The first Law Update of 2024 is here, and our first focus of the year spotlights Healthcare and Lifesciences, a sector that is undergoing significant growth and development across the MENA region.
Our focus provides an insight into some of the most important regulatory updates across the region, such as the UAE’s groundbreaking law on the use of human genome, Kuwait’s resolution on nuclear and radioactive materials, the new regulations for healthcare services in Qatar, Egypt’s healthcare regulatory framework, and the impact of the Saudi Civil Transactions Law on the healthcare and life sciences sector … and there is so much more!
Beyond the healthcare pages our lawyers share with you multi-sector insights where you will discover articles on Dubai’s DIFC regulatory framework for startups, Bahrain’s commercial agencies law, and we also shed light on Kuwaiti civil code and the advantages of setting up a joint stock company in Saudi Arabia.Read the full edition
After several postponements, effective 1 September 2020, all Dubai Health Authority (“DHA”) and Dubai Healthcare City (“DHCC”) licensed hospitals registered on the eCLaimLink and submitting inpatient claims are mandated to submit Diagnosis Related Groups (“DRGs”) for inpatient services, moving away from fee-for-service payments.
Simultaneously, the Dubai Health Insurance Adjudication Manual was issued to provide guidance to claims processing officers to adjudicate claims correctly and consistently in accordance to standardised adjudication rules. Hospitals and insurers are required to submit and adjudicate all inpatient claims in accordance with the manual. Of note is that hospitals will be required to continue submitting consumable codes (HCPCS – Healthcare Common Procedure Coding System – Level II), drug codes (DDC – Dubai Drug Codes – most recently issued 6 July 2020) and service codes (DSL – Dubai Service List) for inpatient claims.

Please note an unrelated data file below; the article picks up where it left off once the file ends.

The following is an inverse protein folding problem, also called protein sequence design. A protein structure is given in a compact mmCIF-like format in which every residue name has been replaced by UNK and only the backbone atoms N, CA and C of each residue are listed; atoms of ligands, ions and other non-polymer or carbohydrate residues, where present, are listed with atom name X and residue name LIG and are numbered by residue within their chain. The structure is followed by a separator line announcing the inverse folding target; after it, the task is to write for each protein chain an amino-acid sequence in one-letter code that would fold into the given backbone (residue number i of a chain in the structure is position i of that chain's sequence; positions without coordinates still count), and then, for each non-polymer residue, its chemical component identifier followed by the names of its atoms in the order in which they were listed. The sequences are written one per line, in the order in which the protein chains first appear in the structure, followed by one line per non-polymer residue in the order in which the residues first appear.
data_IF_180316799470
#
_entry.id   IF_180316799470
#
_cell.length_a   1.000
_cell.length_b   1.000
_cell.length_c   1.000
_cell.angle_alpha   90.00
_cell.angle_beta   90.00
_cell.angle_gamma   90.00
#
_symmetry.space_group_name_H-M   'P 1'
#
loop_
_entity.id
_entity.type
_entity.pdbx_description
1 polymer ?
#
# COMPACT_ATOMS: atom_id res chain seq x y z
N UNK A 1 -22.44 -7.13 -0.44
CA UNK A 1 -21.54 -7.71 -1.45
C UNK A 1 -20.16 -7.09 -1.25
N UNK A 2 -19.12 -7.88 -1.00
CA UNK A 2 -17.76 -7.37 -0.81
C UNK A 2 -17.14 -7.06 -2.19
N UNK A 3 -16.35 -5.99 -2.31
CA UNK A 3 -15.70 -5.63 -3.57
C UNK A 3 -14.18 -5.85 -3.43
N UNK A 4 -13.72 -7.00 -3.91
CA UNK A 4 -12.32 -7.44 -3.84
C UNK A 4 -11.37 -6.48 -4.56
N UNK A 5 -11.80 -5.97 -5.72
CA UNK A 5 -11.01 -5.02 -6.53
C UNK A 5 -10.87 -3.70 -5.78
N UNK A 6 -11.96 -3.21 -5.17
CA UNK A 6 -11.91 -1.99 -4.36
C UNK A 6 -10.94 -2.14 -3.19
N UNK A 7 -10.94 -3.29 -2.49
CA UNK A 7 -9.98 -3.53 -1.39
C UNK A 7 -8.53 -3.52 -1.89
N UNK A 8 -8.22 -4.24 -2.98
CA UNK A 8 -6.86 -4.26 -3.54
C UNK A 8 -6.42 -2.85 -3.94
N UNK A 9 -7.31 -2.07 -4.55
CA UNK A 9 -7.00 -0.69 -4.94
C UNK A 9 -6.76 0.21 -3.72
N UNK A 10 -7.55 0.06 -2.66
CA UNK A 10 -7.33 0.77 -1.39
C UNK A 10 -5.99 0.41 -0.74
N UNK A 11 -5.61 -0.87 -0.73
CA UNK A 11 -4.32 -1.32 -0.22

This transition to DRGs follows the footsteps of the Emirate of Abu Dhabi, where the Abu Dhabi Department of Health (“DOH”) started implementing DRGs in 2011. Similar to the DOH, the DHA has also adopted the International Refined – Disease Related Groups (“IR-DRG”), as it is compatible with Dubai’s existing coding practice (ICD-10-CM and CPT 2018 classification).
The DHA also created the Dubai Medical Coding Manual to standardised medical coding and adjudication practices in Dubai; medical coders and clinical staff are encouraged to familiarise themselves with the same to ensure accuracy, completeness, and specify of medical coding, which will impact the assignment of DRGs. Properly capturing every legitimate diagnosis and procedure maximises the accuracy of the DRG assignment and, consequently, claims reimbursement.
DRGs are expected to reduce the cost of healthcare in the emirate, by encouraging hospitals to be more efficient in treating patients, reducing the incentive to over-treat patients. DRG systems critically depend upon accurate coding of inpatient hospital stays. Consequently, the implementation of DRGs will need to be closely reviewed as, for example, misrepresentations in medical coding can cause the DHA to reach base prices for each procedure that are inaccurate, which can have significant financial consequences for insurers. Further, the cost of new technology in order to install, integrate, and maintain IR-DRG can negatively impact some providers. Finally, the industry has historically stumbled to effectively implement new technology systems (one example being e-prescriptions). The DHA will need to closely work with stakeholders to ensure a smooth transition and ongoing quality of care in Dubai.
Al Tamimi & Company’s specialist healthcare lawyers, regularly advise on legal and regulatory matters concerning the healthcare sector. For more details on our offering and how we can assist you, please contact us at email@example.com.